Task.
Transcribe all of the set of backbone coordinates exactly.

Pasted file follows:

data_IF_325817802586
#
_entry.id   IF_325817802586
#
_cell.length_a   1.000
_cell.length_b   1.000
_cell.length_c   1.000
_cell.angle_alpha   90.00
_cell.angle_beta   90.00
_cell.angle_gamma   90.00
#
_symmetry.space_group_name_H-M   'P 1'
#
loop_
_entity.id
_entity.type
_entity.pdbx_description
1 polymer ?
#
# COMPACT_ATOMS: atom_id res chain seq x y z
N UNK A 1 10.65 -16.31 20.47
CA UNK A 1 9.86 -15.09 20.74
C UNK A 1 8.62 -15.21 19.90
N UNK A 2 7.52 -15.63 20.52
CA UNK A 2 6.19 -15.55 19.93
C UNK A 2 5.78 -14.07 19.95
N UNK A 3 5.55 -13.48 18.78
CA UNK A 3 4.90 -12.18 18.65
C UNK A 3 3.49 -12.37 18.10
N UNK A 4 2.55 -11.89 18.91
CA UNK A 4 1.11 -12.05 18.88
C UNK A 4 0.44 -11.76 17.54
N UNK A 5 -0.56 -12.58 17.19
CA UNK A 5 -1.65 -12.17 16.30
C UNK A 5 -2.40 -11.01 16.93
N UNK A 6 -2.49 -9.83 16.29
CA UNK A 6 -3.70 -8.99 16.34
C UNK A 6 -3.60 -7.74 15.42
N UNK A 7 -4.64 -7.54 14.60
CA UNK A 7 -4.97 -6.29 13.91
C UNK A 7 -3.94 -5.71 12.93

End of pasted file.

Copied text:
data_IF_325817802586
#
_entry.id   IF_325817802586
#
_cell.length_a   1.000
_cell.length_b   1.000
_cell.length_c   1.000
_cell.angle_alpha   90.00
_cell.angle_beta   90.00
_cell.angle_gamma   90.00
#
_symmetry.space_group_name_H-M   'P 1'
#
loop_
_entity.id
_entity.type
_entity.pdbx_description
1 polymer ?
#
# COMPACT_ATOMS: atom_id res chain seq x y z
N UNK A 1 10.65 -16.31 20.47
CA UNK A 1 9.86 -15.09 20.74
C UNK A 1 8.62 -15.21 19.90
N UNK A 2 7.52 -15.63 20.52
CA UNK A 2 6.19 -15.55 19.93
C UNK A 2 5.78 -14.07 19.95
N UNK A 3 5.55 -13.48 18.78
CA UNK A 3 4.90 -12.18 18.65
C UNK A 3 3.49 -12.37 18.10
N UNK A 4 2.55 -11.89 18.91
CA UNK A 4 1.11 -12.05 18.88
C UNK A 4 0.44 -11.76 17.54
N UNK A 5 -0.56 -12.58 17.19
CA UNK A 5 -1.65 -12.17 16.30
C UNK A 5 -2.40 -11.01 16.93
N UNK A 6 -2.49 -9.83 16.29
CA UNK A 6 -3.70 -8.99 16.34
C UNK A 6 -3.60 -7.74 15.42
N UNK A 7 -4.64 -7.54 14.60
CA UNK A 7 -4.97 -6.29 13.91
C UNK A 7 -3.94 -5.71 12.93